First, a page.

Thus far, it’s regrets only as far as these InvITs go
Well begun is half done. But the adage certainly isn’t true for India’s experience this far with infrastructure investment trusts (InvITs). IRB InvIT Fund, the first to hit the market, was hugely subscribed, while demand was far more sober for the second issue by India Grid Trust. IRB InvIT Fund’s muted listing affected India Grid Trust’s performance, said an investment banker who did not want to be named. More importantly, both instruments are trading below their issue price (see table above).
Of course, it’s naive to expect a listing pop with InvITs like stocks; after all, they are hybrid instruments and not pure equity. Sumit Jalan, managing director and co-head of India investment banking and capital markets at Credit Suisse, explains: “The InvIT instrument is closer to debt than to equity. I would say an equity investor is looking for medium risk and high return whereas the InvIT product is low risk with medium return. Bond investors are in the low risk/low return category. InvITs are attractive on a risk-adjusted basis and are better suited to longer term, patient capital rather than ‘hot money’.”
As such, investors may still be grappling with the risk-return profile of these relatively new instruments, which could well have contributed to the lukewarm response post-listing. IRB’s poor show on listing also affected India Grid Trust’s pricing—the estimated returns on its units work out to be lower than that of IRB InvIT Fund. In general, it is also possible that the minimum investment limit of Rs10 lakh may have acted as a deterrent for non-institutional participation.
Also, InvITs are not without risks. An InvIT is sensitive to interest rates. Most investors compare the yield of InvITs to the yield of other asset classes such as government bonds, corporate bonds and savings deposit rates, point out analysts from Bank of America Merrill Lynch in a report on 20 June. “A rise in interest rates could reduce the spread between the yield of InvITs and these other asset classes,” they say in the note to clients.
In other words, a rise in interest rates could impact the valuations/ price of InvIT/REIT (real estate investment trust). Further, returns are linked to the performance of the underlying infrastructure assets. For instance: let’s say the underlying assets of an InvIT fund is a toll road project and it fails to meet its projected revenues due to weaker traffic volume growth or drop in toll collections, then the returns that the InvIT will generate will suffer to that extent.
InvITs enjoy returns in the form of dividends, interest and buybacks. As per Securities and Exchange Board of India’s rules, at least 90% of funds collected, after paying for expenses, taxes and repayment of external debt, should be passed on to investors every six months. This may affect liquidity for managing the underlying asset.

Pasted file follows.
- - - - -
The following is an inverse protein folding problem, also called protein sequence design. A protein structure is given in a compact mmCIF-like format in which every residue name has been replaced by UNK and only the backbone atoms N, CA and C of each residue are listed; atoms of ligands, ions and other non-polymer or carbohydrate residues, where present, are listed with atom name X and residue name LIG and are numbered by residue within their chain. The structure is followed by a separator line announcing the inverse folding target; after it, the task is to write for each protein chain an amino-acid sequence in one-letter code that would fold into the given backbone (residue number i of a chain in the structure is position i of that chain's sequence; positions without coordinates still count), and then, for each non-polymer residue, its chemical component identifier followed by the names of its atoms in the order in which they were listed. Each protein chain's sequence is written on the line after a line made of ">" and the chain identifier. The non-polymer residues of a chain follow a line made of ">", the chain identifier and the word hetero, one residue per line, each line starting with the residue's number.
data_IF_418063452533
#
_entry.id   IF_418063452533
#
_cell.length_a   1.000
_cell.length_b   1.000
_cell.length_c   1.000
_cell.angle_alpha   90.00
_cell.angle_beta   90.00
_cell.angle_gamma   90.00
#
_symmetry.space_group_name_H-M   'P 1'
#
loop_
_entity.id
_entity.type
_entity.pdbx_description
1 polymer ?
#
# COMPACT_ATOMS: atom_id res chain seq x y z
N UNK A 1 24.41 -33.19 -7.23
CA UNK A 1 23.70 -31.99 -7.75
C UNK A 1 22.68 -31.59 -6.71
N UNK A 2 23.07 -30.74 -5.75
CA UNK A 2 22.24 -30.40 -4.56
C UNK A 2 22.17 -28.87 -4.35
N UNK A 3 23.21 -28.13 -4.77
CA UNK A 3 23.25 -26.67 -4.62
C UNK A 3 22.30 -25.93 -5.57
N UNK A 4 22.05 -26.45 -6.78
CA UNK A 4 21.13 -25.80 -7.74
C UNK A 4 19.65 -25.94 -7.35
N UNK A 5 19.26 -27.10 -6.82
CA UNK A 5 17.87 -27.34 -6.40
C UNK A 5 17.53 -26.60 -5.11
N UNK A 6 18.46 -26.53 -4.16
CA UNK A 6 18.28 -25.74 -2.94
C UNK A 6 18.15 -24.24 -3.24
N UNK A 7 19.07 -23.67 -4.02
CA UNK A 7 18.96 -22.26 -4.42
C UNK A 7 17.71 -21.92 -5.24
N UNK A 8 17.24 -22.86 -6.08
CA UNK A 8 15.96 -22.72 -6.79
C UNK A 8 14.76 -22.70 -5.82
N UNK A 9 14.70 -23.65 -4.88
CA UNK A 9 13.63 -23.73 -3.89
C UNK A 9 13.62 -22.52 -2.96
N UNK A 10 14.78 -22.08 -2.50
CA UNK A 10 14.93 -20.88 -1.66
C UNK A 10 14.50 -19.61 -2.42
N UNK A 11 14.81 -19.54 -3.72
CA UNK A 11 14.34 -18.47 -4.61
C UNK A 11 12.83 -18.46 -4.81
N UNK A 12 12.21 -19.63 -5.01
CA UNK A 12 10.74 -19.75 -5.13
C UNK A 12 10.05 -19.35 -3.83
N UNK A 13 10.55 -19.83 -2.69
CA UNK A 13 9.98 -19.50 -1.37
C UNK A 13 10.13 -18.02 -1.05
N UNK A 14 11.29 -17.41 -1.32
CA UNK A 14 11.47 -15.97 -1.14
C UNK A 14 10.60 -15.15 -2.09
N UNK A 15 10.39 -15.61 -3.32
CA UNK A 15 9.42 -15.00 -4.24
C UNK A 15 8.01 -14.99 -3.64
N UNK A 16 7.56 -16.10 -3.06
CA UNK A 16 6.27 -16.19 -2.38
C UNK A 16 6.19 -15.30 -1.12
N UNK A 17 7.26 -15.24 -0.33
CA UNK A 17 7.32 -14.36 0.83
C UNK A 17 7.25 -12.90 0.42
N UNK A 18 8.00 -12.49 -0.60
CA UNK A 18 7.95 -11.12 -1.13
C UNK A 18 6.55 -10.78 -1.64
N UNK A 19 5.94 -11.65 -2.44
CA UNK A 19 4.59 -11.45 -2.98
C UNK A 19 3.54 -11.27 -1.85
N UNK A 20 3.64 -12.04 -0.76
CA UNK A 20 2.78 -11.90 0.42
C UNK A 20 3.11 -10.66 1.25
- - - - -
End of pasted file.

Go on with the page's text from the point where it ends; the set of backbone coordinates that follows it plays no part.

Perhaps, it would encourage more participation once these InvITs make their maiden dividend payments to unitholders. But that will require investors to be patient and adopt a wait and watch strategy. Samarth Jagnani, head of equity capital markets India at Morgan Stanley, says: “In India, we expect new products like InvITs to gain gradual appreciation amongst the investor community as the investors understand that these are low-risk stable-return products, which as a portfolio allocation strategy the investors would be well served to have in their portfolio.”
To be sure, the product has done well in global markets. “The InvIT product has done well in countries like Singapore where there are pension funds and long-only funds dedicated to hybrid products,” says Jalan of Credit Suisse.
Interestingly, however, InvITs in India score on tax efficiency, and their yields also fare comparatively better. Sudip Sural, senior director at Crisil Infrastructure Advisory, says, “Global Trusts in Singapore and Malaysia offer indicative dividend yields ranging between 7% and 9% and these are ~200-300 basis points lower than that offered by the two recently listed Indian InvITs.” A basis point is 0.01%. “Indian InvITs are more tax-efficient as compared to its global peers as they are exempt from dividend distribution tax on dividend payouts. Also InvIT is exempt from paying any corporate tax which is not the case with business trusts outside India.”
One problem in the Indian market seems to be that the size of the investment pool for hybrid instruments is rather limited. According to Jalan, “It would help garner more interest as well as boost aftermarket performance if the size of the investment pool for InvITs were to increase—for example if pension funds were to invest in these hybrid products.”
Globally, there are dedicated REIT/Trust funds, whereas in India, this is still at a nascent stage, where these types of funds are being conceptualized, he adds.
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